I can’t remember who told me this, but when I was getting ready to find an editor for my first novel, Lost Voyage, someone told me I might want to consider not publishing until I had two or three more novels to release. Of course, I laughed this off and wasn’t even going to consider it as an option. This was, after all, my first novel and I wanted it out there for the world to see.
How was I not supposed to publish it?
I now have two novels available, with a third in the works to be released later this year (maybe, as you’ll read further down), but I’ve recently found myself reflecting on those words which were said to me two years ago. I’m now realizing what those words actually meant and that they might not have been as crazy as they sounded. I was so excited about releasing my book and was about to become a first time self-published author, and I just didn’t have time to listen to that nonsense. But, maybe I should have. And maybe so should you.
Now, I’m well aware that more than ninety percent of you will disagree with me, and I can’t fault you for that. Self-published authors get so caught up in how fast they want to get their book out, that they often rush everything and overlook many things along the way. For me, the biggest thing I’ve overlooked is that I don’t have a huge following – yet.
I know more and more readers will come as the years pass, and I’m also aware that you can’t grow your following unless you put out more books, so I know this will sound like a complete contradiction considering what I’m about to say next, but I don’t necessarily know that I want the masses flocking to buy my books yet.
I can hear you all screaming through the internet… “Are you crazy?!?!”
Well no…okay, maybe a little, but I’m really rethinking my whole publishing outlook for the next few years. As happy and proud as I am to have two novels published, this is also my downfall, and I’m really wishing I would have waited until I had a few books done before releasing any of them. So, I’ve decided to reformulate my publishing strategy.
Gone are the days (or they are extremely rare) of massive publishing contracts and worldwide exposure for authors such as myself. Add to the fact that the society we live in now has the attention span of a gnat with ADD, and it’s easy for an author like myself to get lost in the mix and forgotten about. With only one or two books out, it’s hard to keep a loyal following, no matter how good a self-published author is.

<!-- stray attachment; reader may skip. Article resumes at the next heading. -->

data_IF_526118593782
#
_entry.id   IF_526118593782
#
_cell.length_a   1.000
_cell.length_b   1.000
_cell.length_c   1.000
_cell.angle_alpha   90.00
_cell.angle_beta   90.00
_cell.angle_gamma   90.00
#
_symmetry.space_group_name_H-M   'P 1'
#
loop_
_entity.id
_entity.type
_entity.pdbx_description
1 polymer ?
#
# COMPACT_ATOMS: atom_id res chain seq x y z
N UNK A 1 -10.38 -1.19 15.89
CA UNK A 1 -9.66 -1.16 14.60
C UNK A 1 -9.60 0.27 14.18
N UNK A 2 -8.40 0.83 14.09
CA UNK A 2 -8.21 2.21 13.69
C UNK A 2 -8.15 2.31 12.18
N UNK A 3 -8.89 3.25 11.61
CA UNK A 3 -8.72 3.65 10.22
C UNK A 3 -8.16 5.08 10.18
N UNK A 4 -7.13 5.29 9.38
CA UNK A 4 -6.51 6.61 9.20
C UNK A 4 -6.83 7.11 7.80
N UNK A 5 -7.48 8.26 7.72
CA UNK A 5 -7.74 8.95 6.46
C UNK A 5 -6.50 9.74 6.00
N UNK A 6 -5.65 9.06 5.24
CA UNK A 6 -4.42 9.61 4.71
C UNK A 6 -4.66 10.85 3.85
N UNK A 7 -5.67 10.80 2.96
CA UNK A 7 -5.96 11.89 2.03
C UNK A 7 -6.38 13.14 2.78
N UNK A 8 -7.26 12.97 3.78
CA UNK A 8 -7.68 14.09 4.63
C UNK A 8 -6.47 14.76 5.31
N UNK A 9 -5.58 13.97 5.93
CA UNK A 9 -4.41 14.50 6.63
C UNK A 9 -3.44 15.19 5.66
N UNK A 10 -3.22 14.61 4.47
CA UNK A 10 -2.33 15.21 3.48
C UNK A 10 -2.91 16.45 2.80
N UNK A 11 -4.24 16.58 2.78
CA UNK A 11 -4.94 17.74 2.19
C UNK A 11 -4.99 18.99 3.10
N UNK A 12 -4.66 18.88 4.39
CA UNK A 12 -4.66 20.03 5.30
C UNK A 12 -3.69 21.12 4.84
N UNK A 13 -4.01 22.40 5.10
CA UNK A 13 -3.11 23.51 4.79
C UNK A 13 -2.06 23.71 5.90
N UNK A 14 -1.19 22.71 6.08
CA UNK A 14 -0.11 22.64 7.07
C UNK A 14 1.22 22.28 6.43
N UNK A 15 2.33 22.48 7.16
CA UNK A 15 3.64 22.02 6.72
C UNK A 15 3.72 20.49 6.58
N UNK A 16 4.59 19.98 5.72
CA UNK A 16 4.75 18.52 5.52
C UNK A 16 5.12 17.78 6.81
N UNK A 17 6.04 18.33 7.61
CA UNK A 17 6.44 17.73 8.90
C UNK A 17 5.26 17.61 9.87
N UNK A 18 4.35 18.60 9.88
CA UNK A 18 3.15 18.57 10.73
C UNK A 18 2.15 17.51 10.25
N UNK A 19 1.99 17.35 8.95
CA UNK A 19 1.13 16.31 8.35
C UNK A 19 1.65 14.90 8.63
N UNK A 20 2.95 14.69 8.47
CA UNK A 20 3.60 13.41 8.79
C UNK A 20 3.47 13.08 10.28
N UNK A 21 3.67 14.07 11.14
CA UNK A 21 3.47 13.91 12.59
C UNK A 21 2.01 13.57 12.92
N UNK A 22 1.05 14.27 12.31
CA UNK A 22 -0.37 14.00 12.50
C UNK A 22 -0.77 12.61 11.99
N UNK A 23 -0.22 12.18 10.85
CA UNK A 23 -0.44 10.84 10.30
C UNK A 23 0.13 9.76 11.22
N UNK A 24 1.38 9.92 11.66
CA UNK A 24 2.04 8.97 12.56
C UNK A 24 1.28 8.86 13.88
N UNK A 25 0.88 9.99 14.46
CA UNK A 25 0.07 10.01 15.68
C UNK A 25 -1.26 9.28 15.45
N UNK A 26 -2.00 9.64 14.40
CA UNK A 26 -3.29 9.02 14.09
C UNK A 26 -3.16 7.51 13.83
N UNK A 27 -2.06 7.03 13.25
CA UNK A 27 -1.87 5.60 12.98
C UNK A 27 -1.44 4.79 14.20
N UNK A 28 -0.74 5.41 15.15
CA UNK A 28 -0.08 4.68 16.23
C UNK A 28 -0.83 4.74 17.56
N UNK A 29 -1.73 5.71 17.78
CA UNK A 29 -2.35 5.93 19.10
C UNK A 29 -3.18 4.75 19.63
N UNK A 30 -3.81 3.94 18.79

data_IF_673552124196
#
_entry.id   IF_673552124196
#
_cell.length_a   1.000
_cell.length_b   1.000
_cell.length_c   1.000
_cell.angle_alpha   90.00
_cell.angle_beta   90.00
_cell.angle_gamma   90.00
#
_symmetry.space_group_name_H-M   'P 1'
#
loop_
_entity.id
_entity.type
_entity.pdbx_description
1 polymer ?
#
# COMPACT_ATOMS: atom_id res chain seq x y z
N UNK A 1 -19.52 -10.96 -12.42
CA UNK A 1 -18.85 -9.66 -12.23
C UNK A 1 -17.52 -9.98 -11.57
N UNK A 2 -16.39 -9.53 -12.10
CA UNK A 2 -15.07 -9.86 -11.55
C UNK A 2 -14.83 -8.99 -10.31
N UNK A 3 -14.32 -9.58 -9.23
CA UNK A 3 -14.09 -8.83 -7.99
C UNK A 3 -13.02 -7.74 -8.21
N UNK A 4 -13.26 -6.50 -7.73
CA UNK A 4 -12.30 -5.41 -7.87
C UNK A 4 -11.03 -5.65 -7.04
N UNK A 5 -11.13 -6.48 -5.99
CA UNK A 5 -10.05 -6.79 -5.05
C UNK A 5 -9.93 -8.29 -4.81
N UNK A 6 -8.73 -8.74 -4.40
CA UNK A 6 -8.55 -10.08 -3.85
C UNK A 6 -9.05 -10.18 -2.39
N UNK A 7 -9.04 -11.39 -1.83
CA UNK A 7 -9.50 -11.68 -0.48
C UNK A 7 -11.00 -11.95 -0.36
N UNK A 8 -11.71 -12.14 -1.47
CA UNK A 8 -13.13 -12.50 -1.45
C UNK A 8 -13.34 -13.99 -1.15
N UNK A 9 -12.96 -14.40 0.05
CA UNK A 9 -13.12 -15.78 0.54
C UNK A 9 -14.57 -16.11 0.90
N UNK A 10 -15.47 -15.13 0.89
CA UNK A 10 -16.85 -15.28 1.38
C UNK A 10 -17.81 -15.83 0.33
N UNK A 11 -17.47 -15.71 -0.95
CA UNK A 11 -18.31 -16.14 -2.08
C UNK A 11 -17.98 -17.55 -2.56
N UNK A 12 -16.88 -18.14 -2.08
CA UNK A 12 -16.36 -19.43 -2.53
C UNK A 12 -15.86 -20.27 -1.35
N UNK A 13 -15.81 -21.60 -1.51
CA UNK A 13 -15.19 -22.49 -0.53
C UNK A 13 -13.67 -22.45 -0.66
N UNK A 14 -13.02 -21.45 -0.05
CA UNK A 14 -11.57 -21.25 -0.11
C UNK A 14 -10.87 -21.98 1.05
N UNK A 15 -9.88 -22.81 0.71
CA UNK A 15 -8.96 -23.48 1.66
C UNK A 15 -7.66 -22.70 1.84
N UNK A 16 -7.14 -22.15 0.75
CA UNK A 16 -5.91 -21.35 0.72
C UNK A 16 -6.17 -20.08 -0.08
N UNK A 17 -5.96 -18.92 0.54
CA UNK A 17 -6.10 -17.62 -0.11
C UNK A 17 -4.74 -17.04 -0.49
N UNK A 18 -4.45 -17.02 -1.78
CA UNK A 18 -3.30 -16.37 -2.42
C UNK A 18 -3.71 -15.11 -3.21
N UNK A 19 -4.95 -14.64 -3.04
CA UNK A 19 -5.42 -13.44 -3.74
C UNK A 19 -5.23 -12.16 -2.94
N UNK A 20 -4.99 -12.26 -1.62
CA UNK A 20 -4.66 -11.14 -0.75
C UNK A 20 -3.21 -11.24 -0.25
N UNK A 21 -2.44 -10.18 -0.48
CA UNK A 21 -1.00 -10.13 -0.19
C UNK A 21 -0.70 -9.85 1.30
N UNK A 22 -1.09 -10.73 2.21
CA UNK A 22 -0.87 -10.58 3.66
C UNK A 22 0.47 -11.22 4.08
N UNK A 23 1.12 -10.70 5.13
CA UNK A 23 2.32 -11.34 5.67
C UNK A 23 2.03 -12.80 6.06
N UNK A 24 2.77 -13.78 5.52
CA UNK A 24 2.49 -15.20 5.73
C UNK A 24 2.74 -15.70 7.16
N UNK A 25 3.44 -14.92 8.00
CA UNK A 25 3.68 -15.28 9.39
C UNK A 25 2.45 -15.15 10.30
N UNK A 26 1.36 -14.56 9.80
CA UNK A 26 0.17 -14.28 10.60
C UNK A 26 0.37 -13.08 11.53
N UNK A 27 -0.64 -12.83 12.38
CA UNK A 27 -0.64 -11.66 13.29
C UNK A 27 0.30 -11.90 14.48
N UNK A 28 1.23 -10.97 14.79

With my novels, I will have the same main characters in each book, hopefully for the next twenty years. It is my biggest hope that everyone loves these characters enough to want to keep reading them, but how long will my fans wait until the next book gets released before they become too anxious or lose interest?
There are millions of self-published authors nowadays, many of whom are content with just putting books out. I, on the other hand, take a different approach to how I view being a published author. I want this to be my career. I want to be able to get paid to write books. There’s nothing wrong with someone doing it for reasons other than this, but I’m transparent about what I want out of this. If I don’t build a following, however, this will never happen. And I don’t believe I’ll build the following that I want simply by putting out one book per year over the next ten years.
So, how do I (or you, if you’re interested) combat this awkward dilemma I am faced with?
The answer is to simply not publish – until you have enough books to keep readers engaged for a while. I know, it’s crazy, but it’s what I’ve decided to do, at least on a much less significant scale. I still plan to release books for writing competitions and such, but I’ve set a goal for myself that I hope will help me to build that huge following I seek.
By the end of 2018, I plan on writing eight more novels. That will give me ten in total. This way, when someone reads a book or two of mine, they can immediately dive into the next one, or eight, if they so desire. For me, this is the way to build my loyal fan base of readers who won’t lose interest while waiting for my next novel. Then, I can pump out one per year and still have those readers coming back for more. And I’m going to go even one step further down the crazy path and make my first novel available for absolutely free in an effort to bring in and entice new readers to give me a chance.
The difference in this strategy is that the loss of interest I mentioned earlier now becomes anticipation about the next book. My point is, they will have ten books to read and become loyal to me, as opposed to reading the two I have now and then having to wait another year for the next one to come out.
This isn’t an easy decision to make, and who knows if I can write eight more books over the next two years with a house full of screaming kids and a new one due in June. I want nothing more than to have millions of readers, but my long term goals and aspirations far outweigh any short term ego-related motives I may have.
I’m aware this strategy isn’t for everyone, but there is some common sense logic throughout this post. Would you rather write a book a year for the next ten years and maintain a minimal following or would you rather hold off publishing for two or three years until you were positive you could keep your readers engaged for a longer period of time by having eight to ten novels readily available for them? For me, it’s the latter.
And who the hell has time to write eight books in two years? So, I get it if you aren’t on the same page with me on this one. This, as with all of my posts, is based on my own opinions and reflections of what I see can work best for me.
Hopefully it will help a few others along the way too.
As always, thanks for stopping by and Happy Reading!